Of the dropping of rose petals

Some years ago I posted photos of the Roman firefighters on top of the Pantheon (I shot them from my apartment’s window) as they prepared to drop rose petals through the oculus on Pentecost. HERE It’s a great custom.

I received a note from one of the guys at St. John Cantius in Chicago. Not to be outdone by the gang at the Pantheon…

And go look at the great photos of people reacting to the rose petals!  HERE

A Shower of Rose Petals

I wonder if they will drop white rose petals on 5 August.

About Fr. John Zuhlsdorf

Fr. Z is the guy who runs this blog. o{]:¬)
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  1. benedetta says:

    How very gracious and beautiful!

  2. In the picture, study closely the faces of the little girl and boy. How often is Rudolph Otto’s “awe and wonder” at the Holy (tremendum et facinans) visible on the face of young congregants? When it came to evanglizing young people through the Mass, Bugnini threw away the baby with the bathwater.

  3. SaintJude6 says:

    The picture of the baby covered with rose petals brought tears of joy to my eyes. So beautiful.

  4. Suburbanbanshee says:

    Smells and rustling petals. How amazingly gorgeous.

  5. Giuseppe says:

    That would never happen in a NO mass without an announcement by the mistress of ceremonies asking all who have allergies or potential allergies to take cover.

  6. LA says:


    In the above picture, one can see what a “tongue of fire” on someone’s head would look like.

  7. Kathleen10 says:

    Oh I just love the photos! To see a little wonder and amazement on the faces of people, the children! The beautiful children seeing something lovely and to them, magical. Adults and children alike, we all could use some consolation and something lovely these difficult days. It must have been sheer bliss. Even the still shots are so moving.

  8. Nat says:

    Our family started celebrating Pentecost with an actual feast a few years ago with 13 candles (12 Apostles, 1 for the Blessed Mother)….12 fruit salad, 3 roasted birds, red table cloth, relatives are invited…the whole package, in order for our kids to truly feel like this feast is on par with Christmas and Easter in a tangible way. Because of this, my kids know exactly where Pentecost is on the calendar. We need to bring these things back, too!!! When did celebrating Pentecost in families and homes disappear?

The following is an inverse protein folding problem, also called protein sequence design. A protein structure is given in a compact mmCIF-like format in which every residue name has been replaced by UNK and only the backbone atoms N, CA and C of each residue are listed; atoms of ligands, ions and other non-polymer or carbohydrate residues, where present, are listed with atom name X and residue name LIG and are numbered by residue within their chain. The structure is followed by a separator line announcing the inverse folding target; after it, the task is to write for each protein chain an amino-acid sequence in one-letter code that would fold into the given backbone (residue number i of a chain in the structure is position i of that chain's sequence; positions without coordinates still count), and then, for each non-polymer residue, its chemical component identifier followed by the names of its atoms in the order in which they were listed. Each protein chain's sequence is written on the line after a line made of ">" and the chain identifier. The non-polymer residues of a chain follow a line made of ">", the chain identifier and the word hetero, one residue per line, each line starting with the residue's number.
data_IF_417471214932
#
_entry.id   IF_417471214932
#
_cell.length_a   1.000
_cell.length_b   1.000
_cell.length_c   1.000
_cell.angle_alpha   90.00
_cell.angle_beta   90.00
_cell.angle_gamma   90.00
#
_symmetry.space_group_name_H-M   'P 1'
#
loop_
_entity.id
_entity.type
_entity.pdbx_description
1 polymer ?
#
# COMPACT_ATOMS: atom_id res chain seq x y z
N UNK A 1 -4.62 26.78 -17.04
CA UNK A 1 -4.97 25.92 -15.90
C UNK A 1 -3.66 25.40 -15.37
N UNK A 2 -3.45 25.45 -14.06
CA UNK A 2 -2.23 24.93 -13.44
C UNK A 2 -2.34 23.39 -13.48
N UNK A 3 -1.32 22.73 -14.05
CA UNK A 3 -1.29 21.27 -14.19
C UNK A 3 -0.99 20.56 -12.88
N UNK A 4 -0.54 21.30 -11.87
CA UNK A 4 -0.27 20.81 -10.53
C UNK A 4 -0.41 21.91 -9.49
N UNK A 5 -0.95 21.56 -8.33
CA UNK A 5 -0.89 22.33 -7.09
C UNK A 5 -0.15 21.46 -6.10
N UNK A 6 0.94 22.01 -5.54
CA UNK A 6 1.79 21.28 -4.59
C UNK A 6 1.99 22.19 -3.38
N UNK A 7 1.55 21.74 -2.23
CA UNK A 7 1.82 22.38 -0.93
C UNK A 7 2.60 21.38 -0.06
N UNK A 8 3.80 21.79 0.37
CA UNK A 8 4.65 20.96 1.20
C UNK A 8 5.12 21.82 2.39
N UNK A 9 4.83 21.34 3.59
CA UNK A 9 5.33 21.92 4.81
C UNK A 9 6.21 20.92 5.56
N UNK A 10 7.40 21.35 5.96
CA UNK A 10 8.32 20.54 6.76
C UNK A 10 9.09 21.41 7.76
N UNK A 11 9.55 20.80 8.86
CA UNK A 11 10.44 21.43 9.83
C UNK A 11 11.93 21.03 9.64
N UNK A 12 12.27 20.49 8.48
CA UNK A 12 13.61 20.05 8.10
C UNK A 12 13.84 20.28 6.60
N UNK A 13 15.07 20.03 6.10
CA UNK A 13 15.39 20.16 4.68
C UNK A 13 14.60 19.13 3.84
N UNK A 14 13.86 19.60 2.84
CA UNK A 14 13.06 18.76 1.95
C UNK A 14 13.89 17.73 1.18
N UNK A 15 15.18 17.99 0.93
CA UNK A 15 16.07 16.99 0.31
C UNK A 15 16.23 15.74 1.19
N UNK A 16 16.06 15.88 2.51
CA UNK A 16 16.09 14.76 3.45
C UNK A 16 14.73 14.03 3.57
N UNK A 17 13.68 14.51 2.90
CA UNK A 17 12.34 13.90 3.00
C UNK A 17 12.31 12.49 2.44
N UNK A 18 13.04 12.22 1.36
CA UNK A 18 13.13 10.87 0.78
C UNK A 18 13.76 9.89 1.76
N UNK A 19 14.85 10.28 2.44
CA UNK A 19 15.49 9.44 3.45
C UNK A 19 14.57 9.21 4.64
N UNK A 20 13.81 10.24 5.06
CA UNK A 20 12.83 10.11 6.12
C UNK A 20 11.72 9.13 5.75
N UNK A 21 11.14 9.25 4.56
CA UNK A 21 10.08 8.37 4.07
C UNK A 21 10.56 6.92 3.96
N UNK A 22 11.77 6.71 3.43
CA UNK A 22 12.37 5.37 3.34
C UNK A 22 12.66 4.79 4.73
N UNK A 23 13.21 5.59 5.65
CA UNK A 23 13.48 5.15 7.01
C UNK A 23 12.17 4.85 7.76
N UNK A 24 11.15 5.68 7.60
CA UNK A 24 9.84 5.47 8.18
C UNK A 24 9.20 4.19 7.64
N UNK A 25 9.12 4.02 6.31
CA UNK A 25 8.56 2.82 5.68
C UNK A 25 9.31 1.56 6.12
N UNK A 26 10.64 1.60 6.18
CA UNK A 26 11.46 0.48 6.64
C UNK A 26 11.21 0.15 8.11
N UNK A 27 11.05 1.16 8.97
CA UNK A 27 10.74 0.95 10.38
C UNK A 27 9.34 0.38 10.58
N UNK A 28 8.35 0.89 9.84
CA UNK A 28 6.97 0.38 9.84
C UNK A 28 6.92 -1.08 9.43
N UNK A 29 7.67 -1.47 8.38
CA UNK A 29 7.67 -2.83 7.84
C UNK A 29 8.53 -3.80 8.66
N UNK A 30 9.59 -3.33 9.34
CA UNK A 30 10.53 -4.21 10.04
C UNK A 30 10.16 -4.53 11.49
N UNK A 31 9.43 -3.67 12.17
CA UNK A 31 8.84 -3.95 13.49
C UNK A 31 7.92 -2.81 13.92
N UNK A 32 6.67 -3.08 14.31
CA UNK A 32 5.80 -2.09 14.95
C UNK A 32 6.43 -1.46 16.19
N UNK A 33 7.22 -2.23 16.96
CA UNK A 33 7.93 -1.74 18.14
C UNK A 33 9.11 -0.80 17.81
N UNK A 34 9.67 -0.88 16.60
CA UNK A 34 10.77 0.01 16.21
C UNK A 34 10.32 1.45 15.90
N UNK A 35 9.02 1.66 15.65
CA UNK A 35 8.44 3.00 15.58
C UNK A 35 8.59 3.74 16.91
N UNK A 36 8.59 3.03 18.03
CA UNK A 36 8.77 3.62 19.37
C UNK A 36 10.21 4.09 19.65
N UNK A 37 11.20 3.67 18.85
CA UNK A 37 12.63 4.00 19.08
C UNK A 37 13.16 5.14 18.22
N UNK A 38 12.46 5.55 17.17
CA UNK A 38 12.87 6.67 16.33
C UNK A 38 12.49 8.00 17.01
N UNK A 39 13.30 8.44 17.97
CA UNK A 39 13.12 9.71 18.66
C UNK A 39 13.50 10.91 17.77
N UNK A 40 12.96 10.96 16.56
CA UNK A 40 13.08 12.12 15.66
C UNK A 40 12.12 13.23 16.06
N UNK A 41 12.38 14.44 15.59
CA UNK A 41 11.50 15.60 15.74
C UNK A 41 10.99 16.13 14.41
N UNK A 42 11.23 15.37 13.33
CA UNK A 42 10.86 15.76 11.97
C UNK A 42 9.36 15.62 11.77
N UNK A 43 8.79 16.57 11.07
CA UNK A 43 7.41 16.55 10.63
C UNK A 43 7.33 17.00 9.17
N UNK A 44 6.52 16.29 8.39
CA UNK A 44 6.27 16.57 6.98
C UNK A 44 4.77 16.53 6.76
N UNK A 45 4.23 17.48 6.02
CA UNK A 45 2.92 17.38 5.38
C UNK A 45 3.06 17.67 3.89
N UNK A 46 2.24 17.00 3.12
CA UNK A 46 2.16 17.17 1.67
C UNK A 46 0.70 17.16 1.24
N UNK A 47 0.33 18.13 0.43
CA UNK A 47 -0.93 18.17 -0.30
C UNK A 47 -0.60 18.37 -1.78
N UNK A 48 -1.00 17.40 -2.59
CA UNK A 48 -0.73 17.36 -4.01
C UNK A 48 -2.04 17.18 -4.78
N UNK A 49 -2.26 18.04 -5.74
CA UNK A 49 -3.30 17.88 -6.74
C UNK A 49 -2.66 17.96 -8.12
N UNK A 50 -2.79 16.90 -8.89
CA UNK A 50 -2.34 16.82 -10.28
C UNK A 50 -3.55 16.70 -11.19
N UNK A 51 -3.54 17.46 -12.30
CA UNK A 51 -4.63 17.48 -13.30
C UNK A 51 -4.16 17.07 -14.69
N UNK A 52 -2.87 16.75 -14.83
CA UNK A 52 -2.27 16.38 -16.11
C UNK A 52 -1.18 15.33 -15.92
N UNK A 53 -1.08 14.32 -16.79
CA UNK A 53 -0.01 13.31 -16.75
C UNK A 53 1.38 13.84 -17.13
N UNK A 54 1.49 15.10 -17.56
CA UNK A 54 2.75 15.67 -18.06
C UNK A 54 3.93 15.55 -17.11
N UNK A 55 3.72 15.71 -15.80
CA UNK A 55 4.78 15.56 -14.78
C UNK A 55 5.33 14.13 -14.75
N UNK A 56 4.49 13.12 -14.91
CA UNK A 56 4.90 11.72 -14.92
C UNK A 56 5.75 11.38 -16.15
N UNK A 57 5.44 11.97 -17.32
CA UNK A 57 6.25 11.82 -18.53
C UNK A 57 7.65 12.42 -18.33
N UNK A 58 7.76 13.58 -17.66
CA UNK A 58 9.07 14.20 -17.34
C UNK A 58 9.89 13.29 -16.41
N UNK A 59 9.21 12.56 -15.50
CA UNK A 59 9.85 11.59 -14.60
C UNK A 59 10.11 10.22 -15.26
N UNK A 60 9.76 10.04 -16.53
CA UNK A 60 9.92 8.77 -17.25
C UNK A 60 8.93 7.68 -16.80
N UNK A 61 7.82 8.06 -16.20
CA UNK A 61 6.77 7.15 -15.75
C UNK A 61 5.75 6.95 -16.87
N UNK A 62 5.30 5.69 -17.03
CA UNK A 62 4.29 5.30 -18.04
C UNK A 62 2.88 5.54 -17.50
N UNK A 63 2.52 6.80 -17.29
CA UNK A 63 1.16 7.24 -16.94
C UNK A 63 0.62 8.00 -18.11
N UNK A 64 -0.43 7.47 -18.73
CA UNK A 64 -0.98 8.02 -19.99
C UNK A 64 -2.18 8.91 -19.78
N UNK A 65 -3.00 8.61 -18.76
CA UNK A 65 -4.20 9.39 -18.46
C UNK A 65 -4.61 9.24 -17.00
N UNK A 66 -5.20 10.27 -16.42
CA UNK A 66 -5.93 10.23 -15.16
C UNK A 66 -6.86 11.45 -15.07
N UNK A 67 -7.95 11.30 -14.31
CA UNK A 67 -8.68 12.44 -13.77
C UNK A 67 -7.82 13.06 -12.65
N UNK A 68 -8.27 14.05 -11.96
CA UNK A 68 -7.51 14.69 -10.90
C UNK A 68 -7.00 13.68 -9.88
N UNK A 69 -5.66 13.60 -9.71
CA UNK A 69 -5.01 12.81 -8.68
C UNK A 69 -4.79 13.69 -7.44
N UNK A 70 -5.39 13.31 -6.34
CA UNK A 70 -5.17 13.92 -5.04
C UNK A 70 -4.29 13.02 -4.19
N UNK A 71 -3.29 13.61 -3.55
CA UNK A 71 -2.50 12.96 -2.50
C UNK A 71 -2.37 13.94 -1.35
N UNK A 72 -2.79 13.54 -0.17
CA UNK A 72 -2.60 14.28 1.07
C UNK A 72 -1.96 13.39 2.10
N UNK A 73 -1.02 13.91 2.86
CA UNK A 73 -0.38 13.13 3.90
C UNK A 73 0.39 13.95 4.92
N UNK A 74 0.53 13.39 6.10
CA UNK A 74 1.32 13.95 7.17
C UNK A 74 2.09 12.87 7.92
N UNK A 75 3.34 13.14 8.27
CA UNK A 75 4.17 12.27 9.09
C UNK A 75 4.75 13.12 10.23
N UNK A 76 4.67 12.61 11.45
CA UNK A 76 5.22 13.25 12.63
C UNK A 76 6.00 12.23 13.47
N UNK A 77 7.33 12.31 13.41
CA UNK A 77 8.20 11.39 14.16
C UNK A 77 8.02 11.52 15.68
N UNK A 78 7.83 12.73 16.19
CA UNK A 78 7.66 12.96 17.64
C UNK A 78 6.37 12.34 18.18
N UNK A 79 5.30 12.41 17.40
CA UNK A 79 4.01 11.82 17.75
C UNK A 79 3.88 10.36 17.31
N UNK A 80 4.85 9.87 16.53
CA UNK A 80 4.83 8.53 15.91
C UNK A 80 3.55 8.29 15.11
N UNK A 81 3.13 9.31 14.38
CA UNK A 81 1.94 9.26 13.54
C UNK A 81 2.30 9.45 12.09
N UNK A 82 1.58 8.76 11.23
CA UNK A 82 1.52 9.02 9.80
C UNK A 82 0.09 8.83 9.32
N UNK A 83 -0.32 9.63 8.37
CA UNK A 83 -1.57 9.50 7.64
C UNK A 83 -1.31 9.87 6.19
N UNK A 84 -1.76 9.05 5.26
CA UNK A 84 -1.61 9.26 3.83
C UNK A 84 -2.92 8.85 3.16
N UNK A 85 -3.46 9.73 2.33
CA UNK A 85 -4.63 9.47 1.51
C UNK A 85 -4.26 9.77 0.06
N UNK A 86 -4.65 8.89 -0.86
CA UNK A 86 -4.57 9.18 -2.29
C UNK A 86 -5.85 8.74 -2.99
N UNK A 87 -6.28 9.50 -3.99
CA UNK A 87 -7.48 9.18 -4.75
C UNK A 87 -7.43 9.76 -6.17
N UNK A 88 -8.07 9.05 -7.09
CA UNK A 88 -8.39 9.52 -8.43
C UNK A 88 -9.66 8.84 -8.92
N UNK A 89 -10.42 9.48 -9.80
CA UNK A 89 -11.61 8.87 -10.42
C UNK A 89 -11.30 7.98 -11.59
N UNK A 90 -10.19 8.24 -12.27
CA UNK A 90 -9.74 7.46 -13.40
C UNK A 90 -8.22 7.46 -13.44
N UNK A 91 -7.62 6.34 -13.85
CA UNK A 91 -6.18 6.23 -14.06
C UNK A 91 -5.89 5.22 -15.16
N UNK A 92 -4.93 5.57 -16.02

9. Suburbanbanshee says:

    Giuseppe – I’m sure they made a bulletin announcement. And I’m sure that allergic people can scoot.

    I had a rose/geraniol allergy pretty bad for a few years, although it’s faded to nothing now. (Having it pass runs in my family, too.) One day I got super-sick from the smell of real rose-scented incense. But it was my own fault for not vamoosing. (We were visiting from a choral workshop and singing in choir at that Mass, and my work ethic overwhelmed my good sense. Also some of my family was sitting on the other side, and I didn’t want to worry them. Of course, I ended up worrying them more! Heh!)

    Oh, well. If your throat doesn’t close up and it’s not life-threatening, you learn something from it. You learn to make your problems not be other people’s problems, by noticing faster! :)

  10. Pingback: Evangelizing young people: The power of liturgical signs and symbols… | The American CatholicThe American Catholic

  11. KateD says:

    In San Francisco, at the Mission Delores Basilica, I believe they still drop rose petals for the Las Mananitas (early morning) Mass in honor of Our Lady of Guadalupe (December 12). Some protestant friends…descended from one of the original Spanish-Catholic families to arrive in California…attend this Mass each year and told me about it. It must be absolutely gorgeous to bring them back into the Church for the day! We hope to make it to this Mass in December.

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